Audubon® Yellow Coneflower
Shipping Spring of 2022
Bright egg-yolk-yellow petals and chocolate-brown cones distinguish this delightful, unusual species from the more common Purple Coneflower. Yellow Coneflower sports fragrant, shuttlecock-shaped flowers that nourish our native butterflies and bumblebees. Monarchs and fritillaries are frequent diners. When the flowers are finally spent in late summer, the cones turn black, but they are adorned with bright yellow once again as goldfinches rush in to devour the seeds. In fact, planting Coneflowers is one of the best things you can do to attract goldfinches to your yard. Every year, you’ll look for their rollercoaster flight pattern and listen for their chirpy call.
May Benefit & Attract: Finches
Take Birds Under Your Wing
New! Introducing our bird-friendly collection of Audubon® Native Plants & Trees
- Better for Birds, 100% Neonic-Free
- Not Available in non-native regions, states or counties (see Native Regions map)
Bower & Branch is proud to grow Audubon® Native Plants for Birds in partnership with the National Audubon Society to help birds and other wildlife thrive.
- The National Audubon Society protects birds and the places they need, today and tomorrow
- This bird-friendly native plant provides food and shelter for local and migrating birds and other wildlife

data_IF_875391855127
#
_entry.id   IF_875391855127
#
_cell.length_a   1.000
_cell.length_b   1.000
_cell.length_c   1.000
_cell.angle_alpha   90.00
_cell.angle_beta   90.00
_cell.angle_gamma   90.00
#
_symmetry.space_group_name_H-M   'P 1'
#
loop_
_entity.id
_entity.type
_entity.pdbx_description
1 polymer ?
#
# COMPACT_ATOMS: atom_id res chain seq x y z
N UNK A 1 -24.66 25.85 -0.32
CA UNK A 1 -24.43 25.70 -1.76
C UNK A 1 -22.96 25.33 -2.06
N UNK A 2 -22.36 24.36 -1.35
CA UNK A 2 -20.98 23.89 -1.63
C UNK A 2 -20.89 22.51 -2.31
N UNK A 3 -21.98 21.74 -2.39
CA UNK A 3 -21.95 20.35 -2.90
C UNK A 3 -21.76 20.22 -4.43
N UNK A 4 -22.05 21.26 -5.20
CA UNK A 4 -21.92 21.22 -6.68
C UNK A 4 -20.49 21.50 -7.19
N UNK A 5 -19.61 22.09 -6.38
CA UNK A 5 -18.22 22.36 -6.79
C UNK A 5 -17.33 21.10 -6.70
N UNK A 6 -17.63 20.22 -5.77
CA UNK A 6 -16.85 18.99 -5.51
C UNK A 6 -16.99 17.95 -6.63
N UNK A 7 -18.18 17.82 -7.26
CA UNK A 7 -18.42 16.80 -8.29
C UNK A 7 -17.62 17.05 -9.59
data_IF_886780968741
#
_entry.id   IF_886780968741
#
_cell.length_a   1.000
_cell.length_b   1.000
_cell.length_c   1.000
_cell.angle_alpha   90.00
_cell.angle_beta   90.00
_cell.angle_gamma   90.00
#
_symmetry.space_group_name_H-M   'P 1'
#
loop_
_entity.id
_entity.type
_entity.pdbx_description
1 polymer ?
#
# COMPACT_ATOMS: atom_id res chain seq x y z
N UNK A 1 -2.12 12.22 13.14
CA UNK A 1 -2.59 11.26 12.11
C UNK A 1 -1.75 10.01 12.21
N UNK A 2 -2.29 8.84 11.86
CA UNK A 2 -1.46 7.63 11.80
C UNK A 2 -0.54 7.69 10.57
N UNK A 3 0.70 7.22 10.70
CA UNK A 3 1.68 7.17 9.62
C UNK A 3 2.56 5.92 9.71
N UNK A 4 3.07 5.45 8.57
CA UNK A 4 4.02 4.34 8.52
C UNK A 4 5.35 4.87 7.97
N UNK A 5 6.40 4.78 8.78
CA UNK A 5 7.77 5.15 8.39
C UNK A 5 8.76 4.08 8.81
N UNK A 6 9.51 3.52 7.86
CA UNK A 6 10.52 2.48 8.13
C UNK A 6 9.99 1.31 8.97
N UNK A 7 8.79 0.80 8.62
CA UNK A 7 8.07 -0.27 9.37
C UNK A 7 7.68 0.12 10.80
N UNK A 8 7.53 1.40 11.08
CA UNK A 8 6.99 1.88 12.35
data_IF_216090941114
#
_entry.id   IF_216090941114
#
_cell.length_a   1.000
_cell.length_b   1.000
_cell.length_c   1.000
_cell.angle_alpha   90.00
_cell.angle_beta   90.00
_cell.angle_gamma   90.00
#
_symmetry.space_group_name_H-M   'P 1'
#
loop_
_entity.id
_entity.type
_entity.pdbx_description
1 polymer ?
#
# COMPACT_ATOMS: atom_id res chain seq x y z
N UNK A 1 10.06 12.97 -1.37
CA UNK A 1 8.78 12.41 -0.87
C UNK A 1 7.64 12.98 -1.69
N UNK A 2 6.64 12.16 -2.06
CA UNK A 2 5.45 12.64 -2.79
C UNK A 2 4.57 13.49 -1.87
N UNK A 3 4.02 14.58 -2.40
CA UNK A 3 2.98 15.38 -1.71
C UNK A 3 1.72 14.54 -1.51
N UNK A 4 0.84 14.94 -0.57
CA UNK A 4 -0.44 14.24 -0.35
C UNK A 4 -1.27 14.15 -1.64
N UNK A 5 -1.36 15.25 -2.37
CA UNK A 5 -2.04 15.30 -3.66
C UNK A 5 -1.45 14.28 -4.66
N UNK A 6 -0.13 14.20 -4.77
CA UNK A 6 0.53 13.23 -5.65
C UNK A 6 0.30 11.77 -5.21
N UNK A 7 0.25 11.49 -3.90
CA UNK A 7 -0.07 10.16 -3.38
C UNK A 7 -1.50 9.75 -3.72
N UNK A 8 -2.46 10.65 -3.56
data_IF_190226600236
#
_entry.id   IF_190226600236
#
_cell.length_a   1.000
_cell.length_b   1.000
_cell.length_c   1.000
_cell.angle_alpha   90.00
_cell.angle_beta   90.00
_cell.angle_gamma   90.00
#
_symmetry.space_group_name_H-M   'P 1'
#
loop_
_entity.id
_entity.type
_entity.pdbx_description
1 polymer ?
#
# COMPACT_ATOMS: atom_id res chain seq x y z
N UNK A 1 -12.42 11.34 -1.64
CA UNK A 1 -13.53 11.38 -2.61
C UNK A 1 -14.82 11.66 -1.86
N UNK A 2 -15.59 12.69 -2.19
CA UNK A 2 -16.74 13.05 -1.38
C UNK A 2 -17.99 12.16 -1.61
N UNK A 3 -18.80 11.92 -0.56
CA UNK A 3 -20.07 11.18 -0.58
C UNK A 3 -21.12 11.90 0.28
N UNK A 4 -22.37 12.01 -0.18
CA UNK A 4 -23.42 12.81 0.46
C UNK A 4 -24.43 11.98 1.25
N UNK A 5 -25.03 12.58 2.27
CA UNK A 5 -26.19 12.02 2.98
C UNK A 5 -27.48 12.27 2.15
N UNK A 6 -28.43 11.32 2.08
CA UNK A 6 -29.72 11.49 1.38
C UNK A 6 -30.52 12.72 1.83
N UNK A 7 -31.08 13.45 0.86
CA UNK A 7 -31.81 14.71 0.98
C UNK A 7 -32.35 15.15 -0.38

- Your purchase and planting of this native flora directly supports Audubon’s conservation mission and impact
- Learn how you can help birds in your home and community through Audubon’s Plants for Birds program
- Audubon Native Plants & Trees are free of neonicotinoids and exclusively grown by Bower & Branch
Audubon® is a licensed and registered trademark of the National Audubon Society. All rights reserved.
- Hardiness Zone: 5-8
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Recommended by Our Growers
Yellow Coneflower’s botanical name is Echinacea paradoxa. The “paradox” comes from the fact that its petals are yellow, whereas all other Echinacea species’ flowers are pink. Plant breeders have taken advantage of this quirk by crossing Yellow Coneflower with those other species, creating new hybrids in all sorts of crazy colors. The problem is that hybrids sometimes don’t produce seed, and thus, no treats for the finches. For maximum wildlife benefit, you’ll want to choose the unaltered species, like the Yellow Coneflower, Purple Coneflower, and Pale Purple Coneflower we offer.
In the wild, Yellow Coneflower is quite rare, occurring only in the Ozark region of Missouri and Arkansas. Help this special, uncommon Spirit flourish by planting it in your garden!
How to Grow
For best results, plant Yellow Coneflower in a sunny site or in a spot that receives shade only during the hottest part of the day. The soil should be of medium fertility and must drain freely. Cold, boggy soil in winter is not its friend. Deadhead spent flowers to keep the plant looking fresh if you wish, but remember that no seedheads at all means no goldfinches and no winter interest, either. On the other hand, plants allowed to go to seed may reseed in your landscape beds—you may consider this a plus. Cut old stems down before new growth appears in spring. Coneflowers love heat and are slow to emerge, so be patient.
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